One of the best examples of engaging customers to get data to improve your own operations is the retail usage-based insurance (UBI) industry. Insurance, like any risk management, runs on data – customer use and incident experience data to project loss. Insurers always need more data on drivers, and they saw an exciting new source in the digitization of automobiles. But how could they get access to that data?

The automotive OEMs created the possibility of data streams from every driver and vehicle, but they struggled to get consumers to pay for the cellular plans required to stream the data to the cloud where they could leverage it. For example, in the first 10 years of GM’s OnStar availability, less than 1 percent of drivers subscribed. Automotive manufacturers focused on safety and reliability to motivate consumers. The problem is every driver thinks he/she is a safe driver and they expect their car to not break down. As a result, their risk perception did not justify the expense of the service – particularly when every driver also has a cell phone.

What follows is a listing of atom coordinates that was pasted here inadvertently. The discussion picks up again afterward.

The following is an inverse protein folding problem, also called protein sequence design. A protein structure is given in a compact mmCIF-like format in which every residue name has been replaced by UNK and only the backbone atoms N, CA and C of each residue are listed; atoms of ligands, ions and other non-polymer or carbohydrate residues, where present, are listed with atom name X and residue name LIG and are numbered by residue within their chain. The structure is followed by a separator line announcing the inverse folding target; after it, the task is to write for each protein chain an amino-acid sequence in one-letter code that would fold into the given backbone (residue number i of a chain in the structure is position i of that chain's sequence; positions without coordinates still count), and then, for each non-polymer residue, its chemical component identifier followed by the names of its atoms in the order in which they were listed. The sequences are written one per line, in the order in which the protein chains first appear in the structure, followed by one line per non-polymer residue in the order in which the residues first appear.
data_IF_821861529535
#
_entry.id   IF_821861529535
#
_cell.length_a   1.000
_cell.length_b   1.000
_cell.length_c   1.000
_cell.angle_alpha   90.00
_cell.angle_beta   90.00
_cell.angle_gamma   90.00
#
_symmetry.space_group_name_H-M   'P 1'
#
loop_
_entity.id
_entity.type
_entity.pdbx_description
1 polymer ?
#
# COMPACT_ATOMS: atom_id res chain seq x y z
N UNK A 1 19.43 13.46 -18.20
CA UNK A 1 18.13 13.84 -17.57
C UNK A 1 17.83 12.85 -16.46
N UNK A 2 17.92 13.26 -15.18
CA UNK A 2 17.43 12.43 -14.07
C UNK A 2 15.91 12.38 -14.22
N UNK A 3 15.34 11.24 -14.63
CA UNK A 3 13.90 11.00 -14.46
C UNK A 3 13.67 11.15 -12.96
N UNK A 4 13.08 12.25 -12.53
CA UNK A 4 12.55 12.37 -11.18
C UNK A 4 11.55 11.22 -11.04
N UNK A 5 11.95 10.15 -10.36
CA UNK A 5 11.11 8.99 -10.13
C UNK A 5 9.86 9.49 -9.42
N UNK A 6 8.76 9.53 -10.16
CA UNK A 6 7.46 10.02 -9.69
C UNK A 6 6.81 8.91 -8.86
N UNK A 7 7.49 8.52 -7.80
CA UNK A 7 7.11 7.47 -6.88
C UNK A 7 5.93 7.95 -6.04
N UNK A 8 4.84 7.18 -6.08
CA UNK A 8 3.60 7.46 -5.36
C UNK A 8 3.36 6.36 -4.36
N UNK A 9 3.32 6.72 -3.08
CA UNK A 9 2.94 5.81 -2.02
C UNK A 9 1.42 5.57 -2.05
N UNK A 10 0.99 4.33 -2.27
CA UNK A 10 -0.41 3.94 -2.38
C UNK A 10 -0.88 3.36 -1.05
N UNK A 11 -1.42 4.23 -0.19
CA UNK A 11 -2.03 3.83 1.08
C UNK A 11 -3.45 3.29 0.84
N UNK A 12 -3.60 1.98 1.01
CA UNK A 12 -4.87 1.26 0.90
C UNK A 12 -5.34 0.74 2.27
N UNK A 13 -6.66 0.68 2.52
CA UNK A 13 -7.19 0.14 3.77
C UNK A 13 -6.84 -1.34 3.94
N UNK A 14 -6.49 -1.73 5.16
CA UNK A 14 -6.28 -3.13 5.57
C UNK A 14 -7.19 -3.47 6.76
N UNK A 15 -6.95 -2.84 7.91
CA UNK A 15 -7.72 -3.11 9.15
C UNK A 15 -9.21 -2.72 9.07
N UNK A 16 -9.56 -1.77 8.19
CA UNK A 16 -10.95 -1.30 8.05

Enter UBI and “safe driving discounts.” The insurers learned from the OEM’s struggles and turned their attention to their customers. They converted the same “safety confidence” into a way to get drivers to want to connect their driving experience AND share their data with the insurers. Progressive SnapShots and Allstate Drivewise UBI devices enable almost 70 percent of customers to reduce their insurance costs by showing the insurer, in real-time, that their risk expense is lower. Drivers feel empowered and are rewarded for good behavior. Of course, in return the insurers now have massive data streams on driver behavior, richly enhanced/segmented by meta-data, to which they can ask an almost unlimited number of new questions that traditional accident data could not support. And the frosting on this cake is that “watched drivers” experience 20-30 percent fewer accidents than before they used UBI.UBI insurers had the same problem as the equipment finance industry in the table above – they needed more and better data to affect their transformation. They took three key steps to get the data they wanted.